** How the Forerunners are shown to wage war in ''Literature/TheForerunnerSaga'': Their main tactic is usually to bring literally tens of millions (if not hundreds of millions) of ships and semi-automated drones to bear, and have them sweep across entire star systems in complex, mind-bending patterns. All the while, ancillas and organic Forerunner commanders are simulating the battle possibly quintillions of times, analyzing all possible outcomes and determining the best course of action. Every ship is also making such heavy use of slipspace, that reality itself unravels around the battle, and enemies are prevented from making proper use of FTL travel due to clogged "slipspace channels".

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* Literature/TheCinderSpires sees Master Ferus deal with a home invasion in less than 30 seconds, and to his assistant, the aftereffects shout KillItWithFire ''with her eyes closed''.


* The craziness of Jonathan Teatime in the ''Discworld/{{Hogfather}}'' is established with a recounting of him doing this during an assassination mission. He was supposed to kill an elderly noble, and rather than drugging the guy's dog as would be typical, he [[KickTheDog nails it to a wall]], kills two servants who were witnesses, and kills his victim so violently that his head is several feet from his body.
** It's a good thing he did the trick with the spoon where you hold it in front of a victim's mouth to check if he's still breathing. Can never be too sure. Hm hm.
** Special Literature/{{Discworld}} mention needs to go to the Piecemaker, which is described as "a siege cross-bow that three men couldn't lift, [Detritus] had converted it to fire a thick sheaf of arrows all at once. Mostly they shattered in the air because of the forces involved, and the target was hit by an expanding cloud of burning splinters. Vimes had banned him from using it on people, but it was a damn good way of getting into buildings. It could open the front door and the back door at the same time."
*** Hence, [[CrowningMomentOfFunny "If Mr. Safety Catch is not on, Mr. Crossbow is not your friend."]]

to:

* The craziness of Jonathan Teatime in the ''Discworld/{{Hogfather}}'' is established with a recounting of him doing this during an assassination mission. He was supposed to kill an elderly noble, and rather than drugging the guy's dog as would be typical, he [[KickTheDog nails it to a wall]], wall, kills two servants who were witnesses, and kills his victim so violently that his head is several feet from his body.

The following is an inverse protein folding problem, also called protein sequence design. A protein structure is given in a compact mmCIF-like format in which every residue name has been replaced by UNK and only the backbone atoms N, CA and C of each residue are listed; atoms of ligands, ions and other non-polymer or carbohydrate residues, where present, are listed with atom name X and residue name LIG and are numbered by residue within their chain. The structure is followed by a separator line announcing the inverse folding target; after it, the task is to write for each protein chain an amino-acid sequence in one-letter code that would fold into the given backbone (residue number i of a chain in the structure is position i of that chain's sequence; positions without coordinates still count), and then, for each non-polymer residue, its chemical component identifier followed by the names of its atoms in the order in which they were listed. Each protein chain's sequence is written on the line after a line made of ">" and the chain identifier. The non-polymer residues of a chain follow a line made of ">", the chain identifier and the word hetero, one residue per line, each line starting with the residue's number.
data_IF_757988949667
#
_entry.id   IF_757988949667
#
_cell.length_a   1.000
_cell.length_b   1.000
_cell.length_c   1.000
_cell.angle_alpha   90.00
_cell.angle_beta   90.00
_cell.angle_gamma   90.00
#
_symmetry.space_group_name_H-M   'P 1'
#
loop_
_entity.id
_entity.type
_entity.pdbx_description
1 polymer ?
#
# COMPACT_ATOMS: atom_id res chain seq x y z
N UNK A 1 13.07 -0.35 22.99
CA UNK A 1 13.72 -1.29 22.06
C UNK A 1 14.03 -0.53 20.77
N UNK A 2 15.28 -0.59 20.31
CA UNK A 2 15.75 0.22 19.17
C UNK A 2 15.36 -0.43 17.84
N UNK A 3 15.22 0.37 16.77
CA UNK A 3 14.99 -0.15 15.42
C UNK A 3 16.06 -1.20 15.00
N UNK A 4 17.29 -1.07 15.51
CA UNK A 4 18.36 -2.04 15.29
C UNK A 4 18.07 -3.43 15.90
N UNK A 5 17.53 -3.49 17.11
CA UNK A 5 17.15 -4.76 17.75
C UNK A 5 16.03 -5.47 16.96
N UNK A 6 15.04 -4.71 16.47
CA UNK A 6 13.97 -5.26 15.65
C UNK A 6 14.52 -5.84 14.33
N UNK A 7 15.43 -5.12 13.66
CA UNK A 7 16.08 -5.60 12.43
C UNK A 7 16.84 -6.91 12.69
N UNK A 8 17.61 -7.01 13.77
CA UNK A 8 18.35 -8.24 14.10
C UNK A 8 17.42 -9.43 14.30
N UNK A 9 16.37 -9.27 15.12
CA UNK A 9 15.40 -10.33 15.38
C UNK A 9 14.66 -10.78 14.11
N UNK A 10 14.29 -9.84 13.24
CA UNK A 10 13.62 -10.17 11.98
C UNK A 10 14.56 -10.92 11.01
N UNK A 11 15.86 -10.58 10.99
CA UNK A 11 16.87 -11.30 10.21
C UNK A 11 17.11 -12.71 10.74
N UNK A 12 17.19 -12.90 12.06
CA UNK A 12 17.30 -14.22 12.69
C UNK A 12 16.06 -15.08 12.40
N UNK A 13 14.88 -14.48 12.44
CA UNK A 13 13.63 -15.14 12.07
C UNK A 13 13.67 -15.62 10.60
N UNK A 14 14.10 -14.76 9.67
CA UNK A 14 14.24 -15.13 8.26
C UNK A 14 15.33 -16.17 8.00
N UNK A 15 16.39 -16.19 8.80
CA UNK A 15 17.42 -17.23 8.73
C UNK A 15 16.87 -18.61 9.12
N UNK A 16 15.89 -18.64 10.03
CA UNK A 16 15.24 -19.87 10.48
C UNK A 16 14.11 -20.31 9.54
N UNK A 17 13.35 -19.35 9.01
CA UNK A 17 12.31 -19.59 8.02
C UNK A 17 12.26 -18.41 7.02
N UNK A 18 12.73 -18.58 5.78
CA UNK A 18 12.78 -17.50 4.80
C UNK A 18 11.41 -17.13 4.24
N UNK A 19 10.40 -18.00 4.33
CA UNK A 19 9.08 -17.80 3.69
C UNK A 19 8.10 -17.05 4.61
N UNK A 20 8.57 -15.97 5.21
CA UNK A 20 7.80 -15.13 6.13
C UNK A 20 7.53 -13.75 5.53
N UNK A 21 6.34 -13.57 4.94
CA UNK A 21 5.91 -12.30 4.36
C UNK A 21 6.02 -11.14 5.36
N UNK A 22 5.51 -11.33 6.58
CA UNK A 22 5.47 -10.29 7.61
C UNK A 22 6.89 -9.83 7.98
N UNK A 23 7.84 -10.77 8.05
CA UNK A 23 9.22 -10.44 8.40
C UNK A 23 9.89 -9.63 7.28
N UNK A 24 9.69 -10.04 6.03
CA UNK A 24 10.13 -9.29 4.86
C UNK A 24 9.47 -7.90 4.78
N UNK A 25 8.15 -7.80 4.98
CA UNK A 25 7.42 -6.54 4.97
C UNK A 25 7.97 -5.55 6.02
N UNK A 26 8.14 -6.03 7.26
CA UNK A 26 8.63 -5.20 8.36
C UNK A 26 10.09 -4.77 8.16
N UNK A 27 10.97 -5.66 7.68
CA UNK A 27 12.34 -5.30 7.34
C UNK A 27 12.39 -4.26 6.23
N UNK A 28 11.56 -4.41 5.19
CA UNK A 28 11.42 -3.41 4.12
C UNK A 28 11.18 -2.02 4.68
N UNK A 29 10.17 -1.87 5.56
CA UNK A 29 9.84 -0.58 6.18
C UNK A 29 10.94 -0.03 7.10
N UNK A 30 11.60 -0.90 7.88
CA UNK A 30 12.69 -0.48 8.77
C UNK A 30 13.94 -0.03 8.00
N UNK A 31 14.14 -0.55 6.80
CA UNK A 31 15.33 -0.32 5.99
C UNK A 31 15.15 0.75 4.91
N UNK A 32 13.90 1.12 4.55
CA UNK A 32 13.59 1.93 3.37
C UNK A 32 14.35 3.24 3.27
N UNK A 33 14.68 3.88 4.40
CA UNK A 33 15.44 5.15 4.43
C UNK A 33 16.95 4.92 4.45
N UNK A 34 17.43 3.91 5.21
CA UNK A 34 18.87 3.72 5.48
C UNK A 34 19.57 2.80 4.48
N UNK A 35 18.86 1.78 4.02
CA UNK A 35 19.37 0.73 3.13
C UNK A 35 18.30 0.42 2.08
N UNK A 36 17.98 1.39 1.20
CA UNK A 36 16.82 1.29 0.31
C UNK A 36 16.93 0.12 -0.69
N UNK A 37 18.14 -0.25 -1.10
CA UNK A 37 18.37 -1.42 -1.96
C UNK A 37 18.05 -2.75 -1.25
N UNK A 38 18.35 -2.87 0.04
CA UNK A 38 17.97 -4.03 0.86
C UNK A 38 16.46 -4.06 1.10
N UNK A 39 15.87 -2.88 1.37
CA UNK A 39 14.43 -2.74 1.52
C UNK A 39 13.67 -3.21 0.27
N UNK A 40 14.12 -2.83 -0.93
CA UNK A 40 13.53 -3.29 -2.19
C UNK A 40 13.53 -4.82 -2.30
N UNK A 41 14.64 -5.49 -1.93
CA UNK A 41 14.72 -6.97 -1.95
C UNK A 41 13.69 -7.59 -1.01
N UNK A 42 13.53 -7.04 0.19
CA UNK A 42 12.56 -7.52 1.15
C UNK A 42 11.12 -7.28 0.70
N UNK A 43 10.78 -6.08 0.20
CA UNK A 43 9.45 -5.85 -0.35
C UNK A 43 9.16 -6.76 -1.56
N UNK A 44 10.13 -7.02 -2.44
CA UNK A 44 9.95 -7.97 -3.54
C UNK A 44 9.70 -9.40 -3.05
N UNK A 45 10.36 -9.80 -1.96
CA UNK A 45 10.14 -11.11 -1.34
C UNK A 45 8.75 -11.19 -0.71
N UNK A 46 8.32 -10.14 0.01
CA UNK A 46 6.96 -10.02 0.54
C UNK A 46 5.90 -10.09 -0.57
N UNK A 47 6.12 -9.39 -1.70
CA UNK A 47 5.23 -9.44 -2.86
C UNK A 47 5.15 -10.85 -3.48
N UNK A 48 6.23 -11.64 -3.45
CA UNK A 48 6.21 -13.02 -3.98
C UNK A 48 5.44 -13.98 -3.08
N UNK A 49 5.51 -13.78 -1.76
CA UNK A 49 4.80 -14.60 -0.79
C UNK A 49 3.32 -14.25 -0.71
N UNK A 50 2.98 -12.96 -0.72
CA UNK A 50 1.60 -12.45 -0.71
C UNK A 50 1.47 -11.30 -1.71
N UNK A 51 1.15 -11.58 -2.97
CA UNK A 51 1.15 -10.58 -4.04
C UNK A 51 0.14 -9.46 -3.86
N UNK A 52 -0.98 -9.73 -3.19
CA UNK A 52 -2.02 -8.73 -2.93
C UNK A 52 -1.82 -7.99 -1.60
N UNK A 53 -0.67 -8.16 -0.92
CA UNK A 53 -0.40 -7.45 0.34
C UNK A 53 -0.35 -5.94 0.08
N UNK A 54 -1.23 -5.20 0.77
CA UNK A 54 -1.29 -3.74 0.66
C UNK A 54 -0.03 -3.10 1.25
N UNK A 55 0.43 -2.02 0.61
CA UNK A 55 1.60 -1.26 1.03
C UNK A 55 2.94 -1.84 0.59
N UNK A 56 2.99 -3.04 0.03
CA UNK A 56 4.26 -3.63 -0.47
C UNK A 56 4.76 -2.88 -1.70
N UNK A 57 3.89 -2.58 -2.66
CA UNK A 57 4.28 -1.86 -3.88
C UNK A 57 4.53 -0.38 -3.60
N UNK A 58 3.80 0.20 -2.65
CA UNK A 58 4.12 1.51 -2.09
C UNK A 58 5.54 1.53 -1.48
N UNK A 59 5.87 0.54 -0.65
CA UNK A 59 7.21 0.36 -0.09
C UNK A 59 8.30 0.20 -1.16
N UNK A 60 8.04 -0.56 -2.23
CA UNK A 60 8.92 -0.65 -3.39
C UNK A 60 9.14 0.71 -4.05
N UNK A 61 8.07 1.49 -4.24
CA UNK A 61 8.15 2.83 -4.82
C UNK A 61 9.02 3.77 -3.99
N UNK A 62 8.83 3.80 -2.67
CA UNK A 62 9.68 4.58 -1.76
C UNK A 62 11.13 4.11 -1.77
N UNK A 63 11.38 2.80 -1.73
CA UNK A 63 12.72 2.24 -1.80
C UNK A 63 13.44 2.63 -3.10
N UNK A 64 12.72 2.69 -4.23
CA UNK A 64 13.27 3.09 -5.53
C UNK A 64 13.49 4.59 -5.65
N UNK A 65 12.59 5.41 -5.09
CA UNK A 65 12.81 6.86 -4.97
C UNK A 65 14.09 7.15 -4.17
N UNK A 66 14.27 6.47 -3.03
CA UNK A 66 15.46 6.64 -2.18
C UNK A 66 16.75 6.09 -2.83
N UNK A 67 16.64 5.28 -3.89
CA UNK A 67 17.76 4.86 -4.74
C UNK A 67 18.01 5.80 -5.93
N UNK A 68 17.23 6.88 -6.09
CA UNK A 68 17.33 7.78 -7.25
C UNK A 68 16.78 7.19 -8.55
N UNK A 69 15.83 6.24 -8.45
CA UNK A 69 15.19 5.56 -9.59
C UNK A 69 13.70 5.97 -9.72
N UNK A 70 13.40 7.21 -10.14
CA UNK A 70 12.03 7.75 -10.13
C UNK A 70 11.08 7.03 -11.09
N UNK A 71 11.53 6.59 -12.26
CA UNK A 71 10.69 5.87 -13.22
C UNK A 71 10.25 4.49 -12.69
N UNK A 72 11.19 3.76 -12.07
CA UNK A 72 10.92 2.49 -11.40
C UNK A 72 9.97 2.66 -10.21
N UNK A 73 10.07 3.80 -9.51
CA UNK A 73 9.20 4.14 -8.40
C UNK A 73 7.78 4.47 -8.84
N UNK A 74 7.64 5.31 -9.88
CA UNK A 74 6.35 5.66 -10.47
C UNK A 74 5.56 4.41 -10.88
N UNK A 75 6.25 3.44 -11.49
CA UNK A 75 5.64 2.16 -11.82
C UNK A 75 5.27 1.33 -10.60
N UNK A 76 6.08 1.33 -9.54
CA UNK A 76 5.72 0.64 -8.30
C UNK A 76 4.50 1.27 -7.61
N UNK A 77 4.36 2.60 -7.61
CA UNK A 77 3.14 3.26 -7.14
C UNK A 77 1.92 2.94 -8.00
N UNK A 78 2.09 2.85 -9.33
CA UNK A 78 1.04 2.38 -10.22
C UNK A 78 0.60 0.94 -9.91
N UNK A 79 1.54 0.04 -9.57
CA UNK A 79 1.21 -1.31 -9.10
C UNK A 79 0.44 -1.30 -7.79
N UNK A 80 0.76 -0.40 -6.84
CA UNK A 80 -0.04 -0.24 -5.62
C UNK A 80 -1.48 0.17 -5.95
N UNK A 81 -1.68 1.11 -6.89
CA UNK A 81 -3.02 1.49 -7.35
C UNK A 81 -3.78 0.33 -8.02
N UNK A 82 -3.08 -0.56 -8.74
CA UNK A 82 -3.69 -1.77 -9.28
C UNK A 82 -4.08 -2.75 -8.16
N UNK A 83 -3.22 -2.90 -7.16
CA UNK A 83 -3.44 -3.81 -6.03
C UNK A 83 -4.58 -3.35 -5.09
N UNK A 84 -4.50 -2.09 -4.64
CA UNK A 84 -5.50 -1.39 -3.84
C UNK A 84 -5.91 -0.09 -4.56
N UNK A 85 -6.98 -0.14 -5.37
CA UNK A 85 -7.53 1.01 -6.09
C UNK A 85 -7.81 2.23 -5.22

**
body. It's a good thing he did the trick with the spoon where you hold it in front of a victim's mouth to check if he's still breathing. Can never be too sure. Hm hm.
** Special Literature/{{Discworld}} mention needs to go to the Piecemaker, which is described as "a siege cross-bow that three men couldn't lift, [Detritus] had converted it to fire a thick sheaf of arrows all at once. Mostly they shattered in the air because of the forces involved, and the target was hit by an expanding cloud of burning splinters. Vimes had banned him from using it on people, but it was a damn good way of getting into buildings. It could open the front door and the back door at the same time."
***
" Hence, [[CrowningMomentOfFunny "If Mr. Safety Catch is not on, Mr. Crossbow is not your friend."]]



* In ''Literature/{{Relativity}},'' the villain Rasmas blows up ''an entire [[AmusementParkOfDoom abandoned amusement park]]'' in an attempt to kill the heroes. [[BondVillainStupidity It doesn't work.]]

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* In ''Literature/{{Relativity}},'' the villain Rasmas blows up ''an entire [[AmusementParkOfDoom abandoned amusement park]]'' in an attempt to kill the heroes. [[BondVillainStupidity It doesn't work.]]


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*''Literature/JourneyToChaos'': When fighting giant scorpions known as "boack" Tiza isn't satisfied until she had dismembered her's. She cuts off the claws, slices its tail clean off, and impales its head.